YOUR NEW CHEAT SHEET FOR EI BENEFITS DURING COVID-19. LAID OFF? TAKING CARE OF KIDS? CAREGIVER? THE NEW DEAL [AS OF MAR. 25, 2020]

The federal Government continues to develop and change employment insurance benefits during this pandemic. 

Here is a list of the employment insurance (EI) benefits available to you for emergency financial support, as of March 25, 2020:

EXISTING - REGULAR EMPLOYMENT INSURANCE:

EI regular benefits provides benefits to individuals who lose their jobs through no fault of their own (i.e., due to shortage of work, seasonal or mass lay-offs), including attributable to COVID-19.

To be eligible:

 the employee must have worked 600 insurable hours in the last 52 weeks; and

 the employee must have lost his or her employ through no fault of his or her own

If you have been laid off from your work as a result of your employer`s response to COVID-19 you are eligible for Regular Employment Insurance.

You can apply at this link:

https://www.canada.ca/en/services/benefits/ei/ei-regular-benefit.html

EXISTING – EI SICKNESS BENEFIT:

Employment Insurance (EI) sickness benefits provide up to 15 weeks of income replacement and is available to eligible claimants who are unable to work because of illness, injury or self-quarantine, to allow them time to restore their health and return to work.

Canadians who are self-quarantined (as instructed by either a public health official or an occupational health official through their workplaces) can apply for EI sickness benefits.

You can apply here:

https://www.canada.ca/en/services/benefits/ei/ei-regular-benefit.html

To be eligible:

 the employee must be unable to work for medical reasons;  

 the employee accumulated 600 insured hours of work in the 52 weeks before the start of your claim; and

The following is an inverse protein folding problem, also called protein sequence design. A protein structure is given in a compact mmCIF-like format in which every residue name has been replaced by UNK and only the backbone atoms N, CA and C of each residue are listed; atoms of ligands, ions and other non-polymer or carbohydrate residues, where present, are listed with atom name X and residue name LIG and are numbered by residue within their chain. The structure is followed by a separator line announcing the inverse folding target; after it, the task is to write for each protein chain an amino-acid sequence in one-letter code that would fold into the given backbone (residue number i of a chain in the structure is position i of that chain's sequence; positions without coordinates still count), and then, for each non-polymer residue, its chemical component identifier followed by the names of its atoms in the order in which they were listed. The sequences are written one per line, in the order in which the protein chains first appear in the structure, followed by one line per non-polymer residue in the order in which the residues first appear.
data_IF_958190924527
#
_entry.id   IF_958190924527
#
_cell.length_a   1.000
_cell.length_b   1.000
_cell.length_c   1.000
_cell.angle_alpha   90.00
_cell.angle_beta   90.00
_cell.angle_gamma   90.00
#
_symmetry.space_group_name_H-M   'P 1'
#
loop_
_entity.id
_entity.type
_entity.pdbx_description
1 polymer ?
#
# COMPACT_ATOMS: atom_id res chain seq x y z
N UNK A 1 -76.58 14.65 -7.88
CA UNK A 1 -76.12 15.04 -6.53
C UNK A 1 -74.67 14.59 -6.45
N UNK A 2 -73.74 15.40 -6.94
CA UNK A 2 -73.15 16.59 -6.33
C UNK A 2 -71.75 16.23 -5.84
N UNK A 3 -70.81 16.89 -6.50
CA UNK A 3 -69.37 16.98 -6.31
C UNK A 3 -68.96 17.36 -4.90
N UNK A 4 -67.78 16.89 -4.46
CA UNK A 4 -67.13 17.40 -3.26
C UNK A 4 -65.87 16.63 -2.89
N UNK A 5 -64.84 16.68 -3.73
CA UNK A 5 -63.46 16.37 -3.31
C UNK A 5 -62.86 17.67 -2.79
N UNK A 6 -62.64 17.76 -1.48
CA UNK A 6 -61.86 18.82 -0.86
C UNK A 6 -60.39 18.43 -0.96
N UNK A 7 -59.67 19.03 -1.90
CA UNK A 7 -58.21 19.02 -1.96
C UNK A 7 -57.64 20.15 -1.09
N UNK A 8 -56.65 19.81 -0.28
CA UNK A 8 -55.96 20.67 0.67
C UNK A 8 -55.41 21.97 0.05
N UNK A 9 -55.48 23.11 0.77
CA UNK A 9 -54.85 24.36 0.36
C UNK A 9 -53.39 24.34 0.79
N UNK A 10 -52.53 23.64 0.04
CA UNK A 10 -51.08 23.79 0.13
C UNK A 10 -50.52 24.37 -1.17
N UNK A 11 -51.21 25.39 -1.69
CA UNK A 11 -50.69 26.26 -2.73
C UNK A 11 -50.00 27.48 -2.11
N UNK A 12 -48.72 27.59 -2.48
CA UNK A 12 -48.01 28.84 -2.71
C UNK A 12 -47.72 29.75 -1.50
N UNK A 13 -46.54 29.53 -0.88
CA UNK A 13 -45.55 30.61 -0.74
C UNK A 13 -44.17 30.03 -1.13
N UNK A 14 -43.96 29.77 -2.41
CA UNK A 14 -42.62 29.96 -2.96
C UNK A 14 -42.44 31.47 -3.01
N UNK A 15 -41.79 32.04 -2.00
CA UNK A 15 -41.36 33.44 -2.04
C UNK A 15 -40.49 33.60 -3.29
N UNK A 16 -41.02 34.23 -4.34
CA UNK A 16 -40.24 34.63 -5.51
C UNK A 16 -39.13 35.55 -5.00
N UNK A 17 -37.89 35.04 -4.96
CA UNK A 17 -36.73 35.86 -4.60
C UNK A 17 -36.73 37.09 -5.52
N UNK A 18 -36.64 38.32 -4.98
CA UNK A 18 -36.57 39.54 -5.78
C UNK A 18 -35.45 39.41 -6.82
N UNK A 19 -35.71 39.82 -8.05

 the employee has been instructed by either a public health official or occupational health official through the workplace to self-quarantine (i.e. post-out-of-Ontario travel, after testing positive for COVID-19, or while awaiting test results).

More information on the EI sickness benefit here:

https://www.canada.ca/en/services/benefits/ei/ei-sickness.html

EXISTING – FAMILY CAREGIVER BENEFIT:

The Family Caregiver Benefit for Children allows eligible caregivers to receive up to 35 weeks of financial assistance to provide care or support to a critically ill or injured child.  

To be eligible:

o the patient/child’s life must be at risk of illness or injury;  

o the patient/child must be experiencing a significant change in their baseline state of health;  

o the patient/child must require the care and support of one of more family members; and  

o a primary physician must declare how long the patient/child would require the caregiving support of the parent/family member.  

With respect to COVID-19, caregivers are not likely to be eligible for this EI benefit unless their child tests positive for COVID-19 and is actively receiving treatment.

NEW – CANADA EMERGENCY RESPONSE BENEFIT (“CERB”):

The Canada Emergency Response Benefit (CERB) offers income support for up to SIXTEEN weeks to those who lose pay because of the COVID-19 pandemic.

The federal Government reports that CERB will be a "simpler and more accessible" program, now covering employees who lost their jobs, got sick, are under quarantine or have to stay home because of school closures.

The CERB collapses and replaces entirely the two, previously announced benefits; specifically, the Emergency Care Benefit and the Emergency Support Benefit.

CERB is available to wage earners, contract workers and self-employed people, who do not otherwise qualify for EI benefits, as explained above.

Specifically, the CERB will provide a taxable benefit of $2,000 monthly ($500 weekly), for up to four months to:

  • those who must stop working due to COVID19 and do not have access to paid leave or other income support;
  • workers who are sick, quarantined, or taking care of someone who is sick with COVID-19;
  • working parents who must stay home, without pay, to care for children that are sick or need additional care because of school and daycare closures;
  • workers who still have their employment, but are not being paid because there is currently insufficient work and their employer has asked them not to come to work; and
  • those who are self-employed, in the gig economy or operate as freelancers, including contract workers, who would not otherwise qualify for EI benefits, as explained above.

The online portal to apply for CERB will be available in early April, and most Canadians can expect payments within ten days. 

CERB payments will be issued every four weeks, and will be available from March 15, 2020 to Oct. 3, 2020.

WHAT ABOUT THOSE ALREADY RECEIVING EI?